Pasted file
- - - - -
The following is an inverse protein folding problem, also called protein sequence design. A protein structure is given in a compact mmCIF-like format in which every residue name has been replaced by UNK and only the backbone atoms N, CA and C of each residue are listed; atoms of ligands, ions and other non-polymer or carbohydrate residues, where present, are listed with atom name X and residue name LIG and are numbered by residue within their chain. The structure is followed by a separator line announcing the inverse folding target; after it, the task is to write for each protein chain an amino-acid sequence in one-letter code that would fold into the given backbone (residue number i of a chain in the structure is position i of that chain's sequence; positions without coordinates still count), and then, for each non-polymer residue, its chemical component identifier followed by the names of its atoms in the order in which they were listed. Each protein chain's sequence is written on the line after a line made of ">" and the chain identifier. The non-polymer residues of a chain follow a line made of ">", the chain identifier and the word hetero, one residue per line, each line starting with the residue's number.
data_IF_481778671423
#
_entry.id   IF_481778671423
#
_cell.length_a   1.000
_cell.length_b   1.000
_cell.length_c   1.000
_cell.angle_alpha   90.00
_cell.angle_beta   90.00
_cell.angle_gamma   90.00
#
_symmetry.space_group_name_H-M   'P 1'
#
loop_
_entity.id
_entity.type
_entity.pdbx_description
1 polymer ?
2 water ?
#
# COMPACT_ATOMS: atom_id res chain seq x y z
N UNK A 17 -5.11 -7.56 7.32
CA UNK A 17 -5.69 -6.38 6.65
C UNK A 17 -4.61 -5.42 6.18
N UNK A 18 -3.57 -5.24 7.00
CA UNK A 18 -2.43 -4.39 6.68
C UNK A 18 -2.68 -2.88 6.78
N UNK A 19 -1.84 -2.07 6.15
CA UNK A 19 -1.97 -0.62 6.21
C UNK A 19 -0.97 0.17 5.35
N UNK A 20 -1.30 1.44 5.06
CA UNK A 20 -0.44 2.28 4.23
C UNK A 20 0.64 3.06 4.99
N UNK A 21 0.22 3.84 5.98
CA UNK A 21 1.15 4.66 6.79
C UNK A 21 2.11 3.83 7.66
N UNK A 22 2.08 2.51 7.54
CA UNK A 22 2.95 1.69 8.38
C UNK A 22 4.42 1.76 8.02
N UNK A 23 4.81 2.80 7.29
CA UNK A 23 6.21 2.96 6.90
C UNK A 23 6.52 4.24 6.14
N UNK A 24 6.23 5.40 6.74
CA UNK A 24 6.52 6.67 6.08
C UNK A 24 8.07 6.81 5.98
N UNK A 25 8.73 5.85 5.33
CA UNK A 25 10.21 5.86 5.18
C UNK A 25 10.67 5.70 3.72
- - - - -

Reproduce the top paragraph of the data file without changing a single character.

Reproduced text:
The following is an inverse protein folding problem, also called protein sequence design. A protein structure is given in a compact mmCIF-like format in which every residue name has been replaced by UNK and only the backbone atoms N, CA and C of each residue are listed; atoms of ligands, ions and other non-polymer or carbohydrate residues, where present, are listed with atom name X and residue name LIG and are numbered by residue within their chain. The structure is followed by a separator line announcing the inverse folding target; after it, the task is to write for each protein chain an amino-acid sequence in one-letter code that would fold into the given backbone (residue number i of a chain in the structure is position i of that chain's sequence; positions without coordinates still count), and then, for each non-polymer residue, its chemical component identifier followed by the names of its atoms in the order in which they were listed. Each protein chain's sequence is written on the line after a line made of ">" and the chain identifier. The non-polymer residues of a chain follow a line made of ">", the chain identifier and the word hetero, one residue per line, each line starting with the residue's number.